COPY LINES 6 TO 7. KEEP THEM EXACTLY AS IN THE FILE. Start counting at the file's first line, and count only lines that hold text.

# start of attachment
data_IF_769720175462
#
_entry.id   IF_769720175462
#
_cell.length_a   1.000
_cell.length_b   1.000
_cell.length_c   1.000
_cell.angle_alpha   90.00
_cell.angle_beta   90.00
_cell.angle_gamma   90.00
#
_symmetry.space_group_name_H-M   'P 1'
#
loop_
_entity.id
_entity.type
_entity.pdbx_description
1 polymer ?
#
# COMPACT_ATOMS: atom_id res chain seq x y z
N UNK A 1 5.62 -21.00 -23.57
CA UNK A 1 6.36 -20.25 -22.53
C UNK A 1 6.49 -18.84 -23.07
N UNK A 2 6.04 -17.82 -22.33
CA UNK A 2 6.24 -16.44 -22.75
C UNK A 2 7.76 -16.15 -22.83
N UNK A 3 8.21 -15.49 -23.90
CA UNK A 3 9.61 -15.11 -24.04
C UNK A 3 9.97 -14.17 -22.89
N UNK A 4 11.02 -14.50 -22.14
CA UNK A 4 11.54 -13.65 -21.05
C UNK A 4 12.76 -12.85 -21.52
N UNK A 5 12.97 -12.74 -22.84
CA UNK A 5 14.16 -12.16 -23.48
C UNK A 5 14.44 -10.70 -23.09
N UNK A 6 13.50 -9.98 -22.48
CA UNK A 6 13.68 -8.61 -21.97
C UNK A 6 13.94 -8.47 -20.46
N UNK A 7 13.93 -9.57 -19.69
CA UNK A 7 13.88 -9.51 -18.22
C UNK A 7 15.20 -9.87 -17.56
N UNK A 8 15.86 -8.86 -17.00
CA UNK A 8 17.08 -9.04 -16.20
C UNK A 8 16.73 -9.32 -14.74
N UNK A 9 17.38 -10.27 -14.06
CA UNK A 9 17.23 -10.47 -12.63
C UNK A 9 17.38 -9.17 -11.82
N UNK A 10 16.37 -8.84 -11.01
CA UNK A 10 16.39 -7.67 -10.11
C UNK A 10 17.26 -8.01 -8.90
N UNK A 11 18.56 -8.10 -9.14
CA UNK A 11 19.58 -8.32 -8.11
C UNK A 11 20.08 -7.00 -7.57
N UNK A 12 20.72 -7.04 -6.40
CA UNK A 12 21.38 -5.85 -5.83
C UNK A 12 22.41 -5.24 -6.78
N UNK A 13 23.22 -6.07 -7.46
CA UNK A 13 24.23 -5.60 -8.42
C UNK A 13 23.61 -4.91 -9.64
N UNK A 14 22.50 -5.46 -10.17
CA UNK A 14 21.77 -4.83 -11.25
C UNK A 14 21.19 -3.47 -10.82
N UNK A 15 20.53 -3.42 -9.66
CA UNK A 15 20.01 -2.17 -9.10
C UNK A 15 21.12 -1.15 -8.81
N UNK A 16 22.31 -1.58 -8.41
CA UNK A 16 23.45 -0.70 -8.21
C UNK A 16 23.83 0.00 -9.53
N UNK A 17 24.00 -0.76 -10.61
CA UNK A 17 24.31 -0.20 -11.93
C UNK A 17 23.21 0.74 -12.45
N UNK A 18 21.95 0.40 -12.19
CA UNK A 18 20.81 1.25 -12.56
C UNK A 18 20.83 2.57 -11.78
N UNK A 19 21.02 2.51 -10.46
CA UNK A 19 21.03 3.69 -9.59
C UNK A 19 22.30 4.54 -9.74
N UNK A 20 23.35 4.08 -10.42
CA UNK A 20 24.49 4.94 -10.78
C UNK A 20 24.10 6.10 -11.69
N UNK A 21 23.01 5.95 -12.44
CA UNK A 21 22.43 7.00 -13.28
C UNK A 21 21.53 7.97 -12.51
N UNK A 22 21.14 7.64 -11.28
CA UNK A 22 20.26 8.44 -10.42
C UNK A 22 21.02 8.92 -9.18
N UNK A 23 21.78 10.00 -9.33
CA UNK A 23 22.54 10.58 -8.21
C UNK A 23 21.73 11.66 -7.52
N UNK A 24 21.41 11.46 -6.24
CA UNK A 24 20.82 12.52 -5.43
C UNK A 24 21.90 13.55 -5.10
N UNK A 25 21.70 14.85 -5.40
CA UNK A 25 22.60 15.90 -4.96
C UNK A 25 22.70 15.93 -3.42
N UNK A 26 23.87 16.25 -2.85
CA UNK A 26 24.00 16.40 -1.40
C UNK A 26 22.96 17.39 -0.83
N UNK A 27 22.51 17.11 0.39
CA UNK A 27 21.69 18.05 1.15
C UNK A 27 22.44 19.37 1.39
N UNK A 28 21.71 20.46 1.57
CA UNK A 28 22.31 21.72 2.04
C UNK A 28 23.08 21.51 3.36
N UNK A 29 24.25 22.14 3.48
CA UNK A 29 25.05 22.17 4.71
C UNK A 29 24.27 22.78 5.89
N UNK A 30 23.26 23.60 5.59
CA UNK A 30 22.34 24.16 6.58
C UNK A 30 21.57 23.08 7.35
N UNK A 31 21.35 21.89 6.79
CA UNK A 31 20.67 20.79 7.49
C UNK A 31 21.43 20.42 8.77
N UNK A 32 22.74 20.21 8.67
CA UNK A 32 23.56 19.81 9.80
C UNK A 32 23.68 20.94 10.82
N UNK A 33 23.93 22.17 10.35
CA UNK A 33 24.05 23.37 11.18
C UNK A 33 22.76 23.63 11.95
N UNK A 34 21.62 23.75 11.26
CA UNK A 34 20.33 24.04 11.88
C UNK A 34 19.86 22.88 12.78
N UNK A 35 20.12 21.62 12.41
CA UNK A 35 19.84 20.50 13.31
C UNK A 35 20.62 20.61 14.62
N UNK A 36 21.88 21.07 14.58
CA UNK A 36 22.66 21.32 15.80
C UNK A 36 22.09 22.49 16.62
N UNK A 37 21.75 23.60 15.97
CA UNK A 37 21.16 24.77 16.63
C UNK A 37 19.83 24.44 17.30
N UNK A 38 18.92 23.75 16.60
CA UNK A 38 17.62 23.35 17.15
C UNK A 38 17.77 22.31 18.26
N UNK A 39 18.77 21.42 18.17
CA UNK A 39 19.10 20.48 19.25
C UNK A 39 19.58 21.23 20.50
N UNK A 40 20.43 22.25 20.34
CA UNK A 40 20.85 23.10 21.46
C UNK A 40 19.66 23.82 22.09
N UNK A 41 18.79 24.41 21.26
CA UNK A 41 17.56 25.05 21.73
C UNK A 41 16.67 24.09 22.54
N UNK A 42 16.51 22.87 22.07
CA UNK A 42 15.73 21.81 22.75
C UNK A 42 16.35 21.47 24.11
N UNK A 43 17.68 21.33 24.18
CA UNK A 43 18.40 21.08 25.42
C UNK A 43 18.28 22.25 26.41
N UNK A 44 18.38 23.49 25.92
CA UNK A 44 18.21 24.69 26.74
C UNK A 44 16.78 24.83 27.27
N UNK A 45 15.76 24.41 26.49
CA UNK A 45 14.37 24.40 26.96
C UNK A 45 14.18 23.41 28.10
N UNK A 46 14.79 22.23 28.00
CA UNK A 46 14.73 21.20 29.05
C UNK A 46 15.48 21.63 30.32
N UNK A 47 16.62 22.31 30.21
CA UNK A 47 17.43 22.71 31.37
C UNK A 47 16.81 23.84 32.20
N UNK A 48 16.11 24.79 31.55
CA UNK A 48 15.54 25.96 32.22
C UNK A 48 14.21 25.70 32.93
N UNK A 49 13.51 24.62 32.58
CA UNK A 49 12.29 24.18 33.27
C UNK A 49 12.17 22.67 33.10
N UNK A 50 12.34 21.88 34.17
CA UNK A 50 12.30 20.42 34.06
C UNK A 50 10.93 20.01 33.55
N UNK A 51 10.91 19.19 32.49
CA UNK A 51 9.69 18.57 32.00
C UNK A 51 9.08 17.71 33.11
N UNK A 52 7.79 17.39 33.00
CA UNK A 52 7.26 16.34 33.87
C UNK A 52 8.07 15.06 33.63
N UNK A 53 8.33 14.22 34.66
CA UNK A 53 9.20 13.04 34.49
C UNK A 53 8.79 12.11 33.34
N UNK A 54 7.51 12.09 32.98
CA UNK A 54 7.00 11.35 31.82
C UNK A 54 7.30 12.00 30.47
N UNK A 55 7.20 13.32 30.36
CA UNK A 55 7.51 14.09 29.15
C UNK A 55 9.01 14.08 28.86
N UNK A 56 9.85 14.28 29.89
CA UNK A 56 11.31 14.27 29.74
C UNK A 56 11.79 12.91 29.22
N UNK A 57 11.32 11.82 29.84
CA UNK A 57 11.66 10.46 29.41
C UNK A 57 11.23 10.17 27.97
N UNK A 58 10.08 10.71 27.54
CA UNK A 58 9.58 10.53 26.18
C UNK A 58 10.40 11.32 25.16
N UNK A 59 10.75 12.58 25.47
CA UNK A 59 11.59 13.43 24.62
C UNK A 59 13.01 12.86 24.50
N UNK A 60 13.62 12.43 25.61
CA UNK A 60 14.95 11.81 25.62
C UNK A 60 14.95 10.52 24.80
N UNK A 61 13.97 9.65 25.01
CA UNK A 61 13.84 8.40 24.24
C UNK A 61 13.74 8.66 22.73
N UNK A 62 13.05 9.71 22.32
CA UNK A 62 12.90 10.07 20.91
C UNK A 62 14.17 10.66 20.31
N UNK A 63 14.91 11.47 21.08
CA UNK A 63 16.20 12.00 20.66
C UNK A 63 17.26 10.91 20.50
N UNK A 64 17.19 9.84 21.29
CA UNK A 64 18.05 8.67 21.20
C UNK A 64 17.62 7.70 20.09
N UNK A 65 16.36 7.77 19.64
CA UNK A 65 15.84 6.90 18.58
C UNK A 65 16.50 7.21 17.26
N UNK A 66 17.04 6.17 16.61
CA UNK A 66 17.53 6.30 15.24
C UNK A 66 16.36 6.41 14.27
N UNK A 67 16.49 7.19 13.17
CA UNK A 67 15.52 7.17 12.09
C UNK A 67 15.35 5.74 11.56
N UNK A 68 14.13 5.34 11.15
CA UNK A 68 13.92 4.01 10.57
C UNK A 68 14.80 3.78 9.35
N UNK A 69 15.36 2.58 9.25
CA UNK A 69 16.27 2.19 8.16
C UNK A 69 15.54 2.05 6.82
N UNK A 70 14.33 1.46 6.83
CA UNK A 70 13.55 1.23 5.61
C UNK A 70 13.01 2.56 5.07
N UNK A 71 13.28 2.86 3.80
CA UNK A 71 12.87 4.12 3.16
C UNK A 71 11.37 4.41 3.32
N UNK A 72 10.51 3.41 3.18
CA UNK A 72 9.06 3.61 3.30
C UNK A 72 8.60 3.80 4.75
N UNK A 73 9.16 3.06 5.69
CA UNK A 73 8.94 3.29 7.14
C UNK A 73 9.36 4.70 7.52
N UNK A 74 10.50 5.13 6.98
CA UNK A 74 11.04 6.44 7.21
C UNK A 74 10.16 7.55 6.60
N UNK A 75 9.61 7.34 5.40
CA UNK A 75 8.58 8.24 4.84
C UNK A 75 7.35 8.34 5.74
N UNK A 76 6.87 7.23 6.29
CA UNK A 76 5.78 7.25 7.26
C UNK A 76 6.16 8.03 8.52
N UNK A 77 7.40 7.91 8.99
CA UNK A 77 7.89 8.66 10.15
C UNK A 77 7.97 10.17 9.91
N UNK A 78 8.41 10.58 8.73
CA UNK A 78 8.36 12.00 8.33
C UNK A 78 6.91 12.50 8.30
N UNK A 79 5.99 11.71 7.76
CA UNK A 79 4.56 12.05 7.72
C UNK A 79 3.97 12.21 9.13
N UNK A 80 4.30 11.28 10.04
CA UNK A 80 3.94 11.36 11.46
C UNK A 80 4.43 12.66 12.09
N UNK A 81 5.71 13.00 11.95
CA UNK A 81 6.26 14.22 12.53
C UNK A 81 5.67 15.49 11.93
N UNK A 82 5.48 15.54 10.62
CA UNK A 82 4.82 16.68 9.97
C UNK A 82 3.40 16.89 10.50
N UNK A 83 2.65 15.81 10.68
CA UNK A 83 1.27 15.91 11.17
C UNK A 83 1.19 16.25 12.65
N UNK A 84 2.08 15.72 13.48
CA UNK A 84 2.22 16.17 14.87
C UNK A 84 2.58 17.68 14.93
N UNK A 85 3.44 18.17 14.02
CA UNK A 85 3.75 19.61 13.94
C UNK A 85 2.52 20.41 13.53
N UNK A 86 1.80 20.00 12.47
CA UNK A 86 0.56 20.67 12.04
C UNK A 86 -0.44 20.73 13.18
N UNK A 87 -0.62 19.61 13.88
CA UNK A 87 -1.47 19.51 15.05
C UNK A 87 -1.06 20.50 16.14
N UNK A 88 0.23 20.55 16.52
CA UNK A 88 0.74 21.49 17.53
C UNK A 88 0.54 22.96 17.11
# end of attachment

_cell.length_b   1.000
_cell.length_c   1.000